Crowther and colleagues (Crowther 2012a) conducted a prospective patient preference study across 14 maternity centres in Australia. In this study, women with a single prior caesarean section presenting in their next ongoing pregnancy, with a live singleton in cephalic presentation, at 37 weeks' gestation or more, and who were considered eligible to attempt planned VBAC were eligible to participate. Women were asked their preference for either planned VBAC or planned caesarean section, and assigned to their preferred study group. A total of 2323 women participated in the study. A nested randomised trial involving 22 women was conducted in parallel with the patient preference study. Fewer infants in the planned elective repeat caesarean section group suffered death or serious adverse outcome (risk ratio (RR) 0.39; 95% confidence interval (CI) 0.19 to 0.80), when compared with infants born to women in the planned VBAC group. While significantly fewer women in the planned elective repeat caesarean section group suffered major haemorrhage (RR 0.37; 95% CI 0.17 to 0.80), there were no significant differences between the two groups in risk of uterine rupture (RR0.37; 95% CI 0.04 to 3.57).

While there are risks and benefits for both planned elective repeat caesarean birth and planned vaginal birth after caesarean, current sources of information are limited to non-randomised cohort studies, which are largely retrospective in nature, and hampered by the lack of comparability of the groups assessed. Studies designed in this way have significant potential for bias and consequently conclusions based on these results are limited in their reliability and should be interpreted with caution. As outlined by Guise and colleagues, there is little information about the outcomes of intended mode of birth, with the bulk of the available literature reporting outcomes based on actual mode of birth, with "this inception cohort the equivalent of intention to treat for randomized controlled trials" (Guise 2010).

Information from randomised controlled trials would better assess the risks and benefits of vaginal birth after caesarean section with elective repeat caesarean section in women with a previous caesarean birth.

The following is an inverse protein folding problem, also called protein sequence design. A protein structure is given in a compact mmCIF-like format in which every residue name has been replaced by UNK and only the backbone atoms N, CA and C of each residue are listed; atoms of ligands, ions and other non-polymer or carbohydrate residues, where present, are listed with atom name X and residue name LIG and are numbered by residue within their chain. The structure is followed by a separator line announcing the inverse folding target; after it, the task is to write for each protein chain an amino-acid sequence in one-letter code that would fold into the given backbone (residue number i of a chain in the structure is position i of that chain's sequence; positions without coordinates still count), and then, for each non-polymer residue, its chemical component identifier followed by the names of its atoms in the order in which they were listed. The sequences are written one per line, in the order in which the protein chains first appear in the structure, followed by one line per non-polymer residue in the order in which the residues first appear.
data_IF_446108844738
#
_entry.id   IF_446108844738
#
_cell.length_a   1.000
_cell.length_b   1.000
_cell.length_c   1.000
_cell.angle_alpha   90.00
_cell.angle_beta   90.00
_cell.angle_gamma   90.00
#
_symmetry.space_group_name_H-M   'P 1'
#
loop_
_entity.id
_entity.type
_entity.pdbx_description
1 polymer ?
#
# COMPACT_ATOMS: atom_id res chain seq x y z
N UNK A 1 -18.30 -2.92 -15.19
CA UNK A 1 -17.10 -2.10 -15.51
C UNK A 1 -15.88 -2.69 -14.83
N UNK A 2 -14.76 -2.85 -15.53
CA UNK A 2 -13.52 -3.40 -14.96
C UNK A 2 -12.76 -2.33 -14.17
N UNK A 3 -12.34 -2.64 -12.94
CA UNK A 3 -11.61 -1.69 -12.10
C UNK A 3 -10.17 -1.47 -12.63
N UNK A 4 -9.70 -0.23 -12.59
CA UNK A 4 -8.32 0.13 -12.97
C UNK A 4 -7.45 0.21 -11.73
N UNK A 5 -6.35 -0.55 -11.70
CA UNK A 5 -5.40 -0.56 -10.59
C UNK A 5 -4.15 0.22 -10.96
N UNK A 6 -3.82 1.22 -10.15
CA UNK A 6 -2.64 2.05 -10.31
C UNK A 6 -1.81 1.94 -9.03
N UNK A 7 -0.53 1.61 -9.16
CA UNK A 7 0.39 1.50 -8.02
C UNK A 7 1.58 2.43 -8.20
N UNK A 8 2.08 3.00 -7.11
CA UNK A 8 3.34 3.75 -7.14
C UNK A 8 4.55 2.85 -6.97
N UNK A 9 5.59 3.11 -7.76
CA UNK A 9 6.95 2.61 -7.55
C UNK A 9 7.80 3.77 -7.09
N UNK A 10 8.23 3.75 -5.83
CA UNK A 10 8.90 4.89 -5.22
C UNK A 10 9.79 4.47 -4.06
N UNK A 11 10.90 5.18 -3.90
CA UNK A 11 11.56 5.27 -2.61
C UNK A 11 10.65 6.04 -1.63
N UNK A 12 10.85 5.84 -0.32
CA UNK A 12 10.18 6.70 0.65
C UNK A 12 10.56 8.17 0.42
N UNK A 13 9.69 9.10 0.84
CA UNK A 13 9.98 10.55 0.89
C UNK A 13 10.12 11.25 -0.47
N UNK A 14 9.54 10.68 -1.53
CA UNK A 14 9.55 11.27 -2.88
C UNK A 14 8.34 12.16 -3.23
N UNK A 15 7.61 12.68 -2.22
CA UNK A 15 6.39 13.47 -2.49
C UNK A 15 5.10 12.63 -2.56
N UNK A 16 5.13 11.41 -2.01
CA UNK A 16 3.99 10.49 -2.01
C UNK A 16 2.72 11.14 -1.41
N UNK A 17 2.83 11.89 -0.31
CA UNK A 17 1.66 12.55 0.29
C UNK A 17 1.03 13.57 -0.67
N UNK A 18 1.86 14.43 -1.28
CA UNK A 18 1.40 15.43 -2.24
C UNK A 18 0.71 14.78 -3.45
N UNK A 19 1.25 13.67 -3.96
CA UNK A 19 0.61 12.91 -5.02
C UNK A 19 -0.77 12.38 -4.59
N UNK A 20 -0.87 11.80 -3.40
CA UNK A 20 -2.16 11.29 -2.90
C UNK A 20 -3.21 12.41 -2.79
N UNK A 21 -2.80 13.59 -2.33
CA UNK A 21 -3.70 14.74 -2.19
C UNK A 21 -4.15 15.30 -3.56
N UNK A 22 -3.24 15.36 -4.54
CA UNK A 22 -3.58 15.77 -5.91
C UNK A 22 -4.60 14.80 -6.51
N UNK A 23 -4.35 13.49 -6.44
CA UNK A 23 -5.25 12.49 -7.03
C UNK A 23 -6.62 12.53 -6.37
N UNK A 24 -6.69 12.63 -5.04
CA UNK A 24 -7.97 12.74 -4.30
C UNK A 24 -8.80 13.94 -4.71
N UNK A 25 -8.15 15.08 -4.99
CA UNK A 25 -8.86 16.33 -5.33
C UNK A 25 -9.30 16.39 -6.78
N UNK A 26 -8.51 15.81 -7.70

Why it is important to do this review

Planned elective repeat caesarean section and planned vaginal birth after caesarean section for women with a prior caesarean birth are both associated with benefits and harms. Evidence for these care practices to allow women and their caregivers to make an informed decision is required.

Objectives

To assess, using the best available evidence, the benefits and harms of a policy of planned elective repeat caesarean section with a policy of planned vaginal birth after caesarean section for women with a previous caesarean birth. The primary outcomes relate to success of trial of labour, need for caesarean section, maternal and neonatal mortality, and maternal and neonatal morbidity.

Methods

Criteria for considering studies for this review

Types of studies

All published, unpublished, and ongoing randomised controlled trials with reported data, that compared outcomes for mothers and/or babies who were randomised to a planned elective repeat caesarean birth with outcomes for mothers and/or babies who had a planned vaginal birth where a prior birth was by caesarean section.

Types of participants

Women with one or more prior caesarean section (regardless of indication for primary caesarean birth, number of caesarean births, type of uterine scar, or method of closure of uterine incision) who were planning a vaginal birth in a subsequent pregnancy.

Types of interventions

Planned elective repeat caesarean birth versus planned vaginal birth.

Types of outcome measures

Primary outcomes
  1. Death or serious maternal morbidity (defined by trial authors)

  2. Death or serious infant morbidity (defined by trial authors)

Secondary outcomes
Outcome measures for the woman
  1. Vaginal birth

  2. Instrumental vaginal birth

  3. Caesarean birth

  4. Caesarean birth for fetal distress